I believe that most of us are familiar with the idiom-like phrase, “Don’t worry—be happy,” from the very popular song by Bobby McFerrin released in 1988. You may not know that the song got its title from a famous quote by Meher Baba, an Indian mystic and spiritual master (1894–1969). Baba often used the expression “Don’t worry—be happy” when cabling his followers in the West. He also communicated variations of the sentiment, such as, “Do your best. Then, don’t worry—be happy.” This addition indicated a belief about taking responsibility for situations by simply doing your best.
Let’s begin with the first part of the expression: “Do your best.” When we do our best, we are likely to enjoy certain benefits and successful outcomes. Conversely, things may come out poorly and we learn what we can do to improve; thus our skills and competencies expand. Both are pretty good outcomes!
What percentage of people do you suppose are, in fact, doing their best at their job every day? Hmm… tough question. It is tough because, often, we see people who we KNOW can do better. Yet for reasons largely unknown to leadership, they hold back. This is a real problem. When talent is deliberately held back, it does not grow and it shrivels up like a raisin in the sun. Sadly, people who have issues with their job, employer, boss or peers deliberately don’t give all they have to the activities and tasks they are assigned. They hold back their talent. What these folks may not realize is talent will atrophy in this scenario and they are ultimately left with a dry well.
You can see that Baba’s intent with “Don’t worry—be happy” was greater than simply telling yourself not to worry. It was really based on first doing your best and then not worrying because you have taken responsibility by knowing that you did your best.
Worry is an awful waste of time. I find that it often fits into one of two categories: Worrying about something that has already happened (which cannot be changed) or worrying about something that has not happened (and may not ever)! Some people spend inordinate amounts of time worrying over “what ifs.”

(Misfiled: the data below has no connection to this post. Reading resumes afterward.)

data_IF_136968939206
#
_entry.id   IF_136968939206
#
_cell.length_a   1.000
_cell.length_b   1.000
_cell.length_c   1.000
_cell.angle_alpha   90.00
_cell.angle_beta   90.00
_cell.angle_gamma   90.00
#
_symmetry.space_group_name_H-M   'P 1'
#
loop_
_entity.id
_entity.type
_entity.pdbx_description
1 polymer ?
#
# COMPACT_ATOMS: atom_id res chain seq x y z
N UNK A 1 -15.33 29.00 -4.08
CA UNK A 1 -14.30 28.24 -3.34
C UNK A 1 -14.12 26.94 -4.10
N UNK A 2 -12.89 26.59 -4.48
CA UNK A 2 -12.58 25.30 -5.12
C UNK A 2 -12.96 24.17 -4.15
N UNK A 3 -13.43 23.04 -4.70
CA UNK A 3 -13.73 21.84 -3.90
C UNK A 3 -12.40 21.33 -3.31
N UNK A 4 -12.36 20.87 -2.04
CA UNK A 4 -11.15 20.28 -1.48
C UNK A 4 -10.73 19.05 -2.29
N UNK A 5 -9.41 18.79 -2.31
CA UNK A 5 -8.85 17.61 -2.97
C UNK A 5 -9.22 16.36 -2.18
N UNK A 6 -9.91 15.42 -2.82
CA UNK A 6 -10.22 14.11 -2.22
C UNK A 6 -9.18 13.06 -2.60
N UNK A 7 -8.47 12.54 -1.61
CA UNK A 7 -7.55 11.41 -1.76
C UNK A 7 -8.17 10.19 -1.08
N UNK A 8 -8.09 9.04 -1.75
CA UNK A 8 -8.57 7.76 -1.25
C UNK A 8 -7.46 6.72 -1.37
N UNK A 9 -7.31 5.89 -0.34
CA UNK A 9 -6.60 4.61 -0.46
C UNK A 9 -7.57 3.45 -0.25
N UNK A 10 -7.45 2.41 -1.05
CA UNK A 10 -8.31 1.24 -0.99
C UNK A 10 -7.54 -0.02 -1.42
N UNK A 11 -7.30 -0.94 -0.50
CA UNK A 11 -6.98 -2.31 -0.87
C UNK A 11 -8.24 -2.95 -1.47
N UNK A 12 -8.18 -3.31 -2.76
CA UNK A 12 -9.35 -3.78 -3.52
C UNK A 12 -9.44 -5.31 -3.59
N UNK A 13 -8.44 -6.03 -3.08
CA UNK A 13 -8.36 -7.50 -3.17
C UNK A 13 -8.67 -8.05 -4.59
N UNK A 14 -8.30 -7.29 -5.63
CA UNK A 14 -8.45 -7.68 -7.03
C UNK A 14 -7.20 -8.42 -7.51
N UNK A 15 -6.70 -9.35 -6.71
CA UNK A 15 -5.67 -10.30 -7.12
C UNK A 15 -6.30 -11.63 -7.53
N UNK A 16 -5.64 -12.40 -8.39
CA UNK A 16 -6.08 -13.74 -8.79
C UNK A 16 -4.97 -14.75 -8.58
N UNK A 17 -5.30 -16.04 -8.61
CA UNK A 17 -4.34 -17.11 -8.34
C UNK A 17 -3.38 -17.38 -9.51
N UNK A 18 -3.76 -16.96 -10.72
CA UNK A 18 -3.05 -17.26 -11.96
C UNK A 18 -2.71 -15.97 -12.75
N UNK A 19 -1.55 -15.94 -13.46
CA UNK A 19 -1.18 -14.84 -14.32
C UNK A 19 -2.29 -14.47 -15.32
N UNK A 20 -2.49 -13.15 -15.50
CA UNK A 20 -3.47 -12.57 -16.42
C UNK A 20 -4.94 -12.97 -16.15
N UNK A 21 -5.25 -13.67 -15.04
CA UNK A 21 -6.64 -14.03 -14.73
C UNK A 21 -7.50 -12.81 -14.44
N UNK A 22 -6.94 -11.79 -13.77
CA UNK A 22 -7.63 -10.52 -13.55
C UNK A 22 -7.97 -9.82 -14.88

We need to pay attention to our own vocabulary and become aware of articulating phrases that tip us off to tumbling into the abyss of worry. And “what if” is a BIG one. What if I lose my job? What if they sell the company? What if I don’t get that promotion? Well, how about this… what if none of that happens? Nothing has been gained. What is lost is peace of mind and valuable energy which would be better spent on doing your best in situations with big payoffs like learning and growing skills and competencies. What makes us happy is growth! And we are all, in fact, responsible for such growth.
Growth is movement fueled by curiosity and learning. Folks engaged in genuine learning are not typically worriers. They question, search and learn which fuels “happy,” not “worry.” The contact center industry offers a lot of material to learn from. Make it available to your teams; encourage learning, questions and discussions. Watch the transformation take place.
When we pay attention to our internal dialogue, we are able to detect speech patterns that tip us off to our own blueprint—whether it is doing our best or falling into a pattern of worry. If we are interested in pursuing a talent-enhancing, worry-free approach to our day’s work… simply paying attention to the language we use to describe events and experiences will allow us to strategize a plan to interrupt those thoughts that lead us to waste time with worry. Instead, we can “be happy.”
As leaders of the customer experience, it is within our coaching canopy to evaluate our team’s tendencies toward being worried or being happy. This is only successful when leaders have adopted an approach that encourages and rewards those folks who genuinely demonstrate they are, in fact, doing their best. At the same time, they must resist the urge to indulge in worry, rumor and vexation.
Lead your teams to a basic standard of “do your best” which will lead them to “don’t worry—be happy.”